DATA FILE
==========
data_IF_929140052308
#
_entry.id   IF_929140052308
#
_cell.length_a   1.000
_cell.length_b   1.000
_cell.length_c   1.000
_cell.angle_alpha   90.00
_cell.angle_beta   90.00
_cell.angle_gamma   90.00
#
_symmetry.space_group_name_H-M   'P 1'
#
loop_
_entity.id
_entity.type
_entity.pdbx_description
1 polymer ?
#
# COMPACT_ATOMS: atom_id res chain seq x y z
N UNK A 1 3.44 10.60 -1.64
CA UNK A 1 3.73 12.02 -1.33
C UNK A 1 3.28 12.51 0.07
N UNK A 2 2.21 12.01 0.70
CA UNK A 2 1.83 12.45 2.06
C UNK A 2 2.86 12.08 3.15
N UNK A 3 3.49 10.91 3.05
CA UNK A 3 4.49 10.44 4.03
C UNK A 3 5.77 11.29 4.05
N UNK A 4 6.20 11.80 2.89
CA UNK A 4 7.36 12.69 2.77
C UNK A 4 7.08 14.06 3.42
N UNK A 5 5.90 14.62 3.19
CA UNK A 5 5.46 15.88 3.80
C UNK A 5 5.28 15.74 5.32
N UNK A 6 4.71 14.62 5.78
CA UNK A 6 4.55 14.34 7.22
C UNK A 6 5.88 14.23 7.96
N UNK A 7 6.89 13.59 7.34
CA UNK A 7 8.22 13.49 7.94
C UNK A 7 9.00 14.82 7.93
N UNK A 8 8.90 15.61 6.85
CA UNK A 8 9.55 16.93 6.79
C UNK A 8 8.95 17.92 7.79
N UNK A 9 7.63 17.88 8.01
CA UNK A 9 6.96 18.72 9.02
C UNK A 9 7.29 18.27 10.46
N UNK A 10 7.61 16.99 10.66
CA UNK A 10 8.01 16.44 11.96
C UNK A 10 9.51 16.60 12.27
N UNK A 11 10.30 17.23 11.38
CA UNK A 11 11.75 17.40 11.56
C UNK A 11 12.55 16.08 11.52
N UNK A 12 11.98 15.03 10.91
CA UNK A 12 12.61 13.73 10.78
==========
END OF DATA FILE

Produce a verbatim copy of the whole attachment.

data_IF_929140052308
#
_entry.id   IF_929140052308
#
_cell.length_a   1.000
_cell.length_b   1.000
_cell.length_c   1.000
_cell.angle_alpha   90.00
_cell.angle_beta   90.00
_cell.angle_gamma   90.00
#
_symmetry.space_group_name_H-M   'P 1'
#
loop_
_entity.id
_entity.type
_entity.pdbx_description
1 polymer ?
#
# COMPACT_ATOMS: atom_id res chain seq x y z
N UNK A 1 3.44 10.60 -1.64
CA UNK A 1 3.73 12.02 -1.33
C UNK A 1 3.28 12.51 0.07
N UNK A 2 2.21 12.01 0.70
CA UNK A 2 1.83 12.45 2.06
C UNK A 2 2.86 12.08 3.15
N UNK A 3 3.49 10.91 3.05
CA UNK A 3 4.49 10.44 4.03
C UNK A 3 5.77 11.29 4.05
N UNK A 4 6.20 11.80 2.89
CA UNK A 4 7.36 12.69 2.77
C UNK A 4 7.08 14.06 3.42
N UNK A 5 5.90 14.62 3.19
CA UNK A 5 5.46 15.88 3.80
C UNK A 5 5.28 15.74 5.32
N UNK A 6 4.71 14.62 5.78
CA UNK A 6 4.55 14.34 7.22
C UNK A 6 5.88 14.23 7.96
N UNK A 7 6.89 13.59 7.34
CA UNK A 7 8.22 13.49 7.94
C UNK A 7 9.00 14.82 7.93
N UNK A 8 8.90 15.61 6.85
CA UNK A 8 9.55 16.93 6.79
C UNK A 8 8.95 17.92 7.79
N UNK A 9 7.63 17.88 8.01
CA UNK A 9 6.96 18.72 9.02
C UNK A 9 7.29 18.27 10.46
N UNK A 10 7.61 16.99 10.66
CA UNK A 10 8.01 16.44 11.96
C UNK A 10 9.51 16.60 12.27
N UNK A 11 10.30 17.23 11.38
CA UNK A 11 11.75 17.40 11.56
C UNK A 11 12.55 16.08 11.52
N UNK A 12 11.98 15.03 10.91
CA UNK A 12 12.61 13.73 10.78